to plaintiff, defendant made false representations.
Specifically, that defendant “could efficiently sponsor
and design” the plan; “that it was fully familiar
with efficiently running these types of plans and could
responsibly handle all functions necessary to establish a
successful and fiscally responsible plan[;]”
“that it was familiar with the scope of benefits that
should be provided” to plaintiff's employees; and
“that the Plan would be appropriately designed to
ensure the best interests” of plaintiff's
enlisted the help of the Employee Plans Compliance Resolution
System, which uses the Voluntary Compliance Program
(“VCP”) in these situations. Id.
Plaintiff made a “corrective contribution” to the
plan totaling $137, 935.33 based on employees' missed
deferral opportunities. Id. at p. 5. Plaintiff
incurred a fee through the VCP and attorney fees by
addressing the plan's problems. Id.
complaint advances three claims: fraud, negligent
misrepresentation and negligence. Id. at pp. 5-9.
They largely relate to the “false
representations” set forth above. See supra at
p. 3; (Docket 1-2 at pp. 5-9). Plaintiff seeks damages based
on its corrective contribution, VCP fee, attorney fees and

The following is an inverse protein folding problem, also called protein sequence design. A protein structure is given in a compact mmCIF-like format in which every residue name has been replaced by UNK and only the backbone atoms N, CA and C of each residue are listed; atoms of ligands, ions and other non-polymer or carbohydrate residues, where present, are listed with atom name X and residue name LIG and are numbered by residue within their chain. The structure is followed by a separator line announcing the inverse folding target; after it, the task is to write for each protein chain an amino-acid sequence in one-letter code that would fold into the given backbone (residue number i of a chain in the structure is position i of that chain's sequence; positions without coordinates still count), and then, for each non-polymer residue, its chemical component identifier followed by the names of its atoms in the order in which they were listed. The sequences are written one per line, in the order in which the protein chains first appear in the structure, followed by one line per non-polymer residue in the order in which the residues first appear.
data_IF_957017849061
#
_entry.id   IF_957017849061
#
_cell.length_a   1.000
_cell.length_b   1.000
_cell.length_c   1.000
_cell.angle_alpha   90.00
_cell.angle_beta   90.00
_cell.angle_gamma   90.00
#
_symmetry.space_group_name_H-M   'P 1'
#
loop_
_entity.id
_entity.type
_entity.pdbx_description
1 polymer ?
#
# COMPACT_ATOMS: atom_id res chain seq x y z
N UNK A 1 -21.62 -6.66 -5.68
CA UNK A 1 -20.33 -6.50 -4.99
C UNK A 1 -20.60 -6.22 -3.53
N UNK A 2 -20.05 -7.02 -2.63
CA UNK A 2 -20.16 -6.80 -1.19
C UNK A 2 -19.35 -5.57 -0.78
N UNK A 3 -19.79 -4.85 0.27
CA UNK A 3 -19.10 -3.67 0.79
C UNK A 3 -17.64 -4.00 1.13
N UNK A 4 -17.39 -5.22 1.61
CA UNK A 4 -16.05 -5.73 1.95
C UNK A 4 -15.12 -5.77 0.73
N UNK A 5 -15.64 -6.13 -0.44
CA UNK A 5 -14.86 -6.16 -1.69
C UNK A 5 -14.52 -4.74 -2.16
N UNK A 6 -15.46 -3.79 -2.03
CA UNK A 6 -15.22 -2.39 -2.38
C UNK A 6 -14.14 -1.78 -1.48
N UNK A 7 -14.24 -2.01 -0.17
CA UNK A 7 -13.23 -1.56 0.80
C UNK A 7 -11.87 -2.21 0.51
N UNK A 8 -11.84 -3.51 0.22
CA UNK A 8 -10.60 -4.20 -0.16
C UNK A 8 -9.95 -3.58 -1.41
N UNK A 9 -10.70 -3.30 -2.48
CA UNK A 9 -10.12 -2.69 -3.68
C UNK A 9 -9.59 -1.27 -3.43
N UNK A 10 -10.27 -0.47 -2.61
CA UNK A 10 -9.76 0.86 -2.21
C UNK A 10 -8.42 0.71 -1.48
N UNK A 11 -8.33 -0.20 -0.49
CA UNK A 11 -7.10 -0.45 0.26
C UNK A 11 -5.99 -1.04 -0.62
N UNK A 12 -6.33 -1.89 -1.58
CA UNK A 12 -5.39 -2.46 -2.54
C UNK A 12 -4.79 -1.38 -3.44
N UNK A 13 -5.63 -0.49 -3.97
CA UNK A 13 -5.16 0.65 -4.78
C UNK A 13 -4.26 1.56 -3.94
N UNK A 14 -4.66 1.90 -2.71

punitive damages. (Docket 1-2 at pp. 10-11).
argues ERISA preempts plaintiff's claims. (Docket 4).
“ERISA . . . is a comprehensive statute that sets
certain uniform standards and requirements for employee
benefit plans.” Minnesota Chapter of Associated
Builders & Contractors, Inc. v. Minnesota Dep't of
Pub. Safety, 267 F.3d 807, 810 (8th Cir. 2001) (internal
quotation marks omitted). “Congress' primary
concern was with the mismanagement of funds accumulated to
finance employee benefits and the failure to pay employees
benefits from accumulated funds. To that end, it established
extensive reporting, disclosure, and fiduciary duty
requirements to insure against the possibility that the
employee's expectation of the benefit would be defeated
through poor management by the plan administrator.”
Massachusetts v. Morash, 490 U.S. 107, 115 (1989)
(internal citation and footnote omitted). Plaintiff does not
dispute the 401(k) plan at issue in this case is an ERISA
plan. (Docket 17 at p.1); see Johnston v. Paul Revere
Life Ins. Co., 241 F.3d 623, 629 (8th Cir. 2001)
(“As a preliminary matter, we must determine if the . .
. policy at issue was a plan within the meaning of ERISA
because the existence of a plan is a prerequisite to the
jurisdiction of ERISA.”) (internal quotation marks
includes a provision on preemption. 29 U.S.C. § 1144(a).
The provision reads:
Except as provided in subsection (b) of this section, the
provisions of this subchapter and subchapter III shall
supersede any and all State laws insofar as they may now or
hereafter relate to any employee benefit plan described in
section 1003(a) of this title and not exempt under section
1003(b) of this title.
Id. “The ERISA civil enforcement
mechanism” found in § 502(a) has “such
extraordinary pre-emptive power that it converts an ordinary
state common law complaint into one stating a federal claim
for purposes of the well-pleaded complaint rule.”
Aetna Health, Inc. v. Davila, 542 U.S. 200, 209
(2004) (internal quotation marks omitted). Accordingly, the
Davila Court stated “causes of action within
the scope of the civil enforcement ...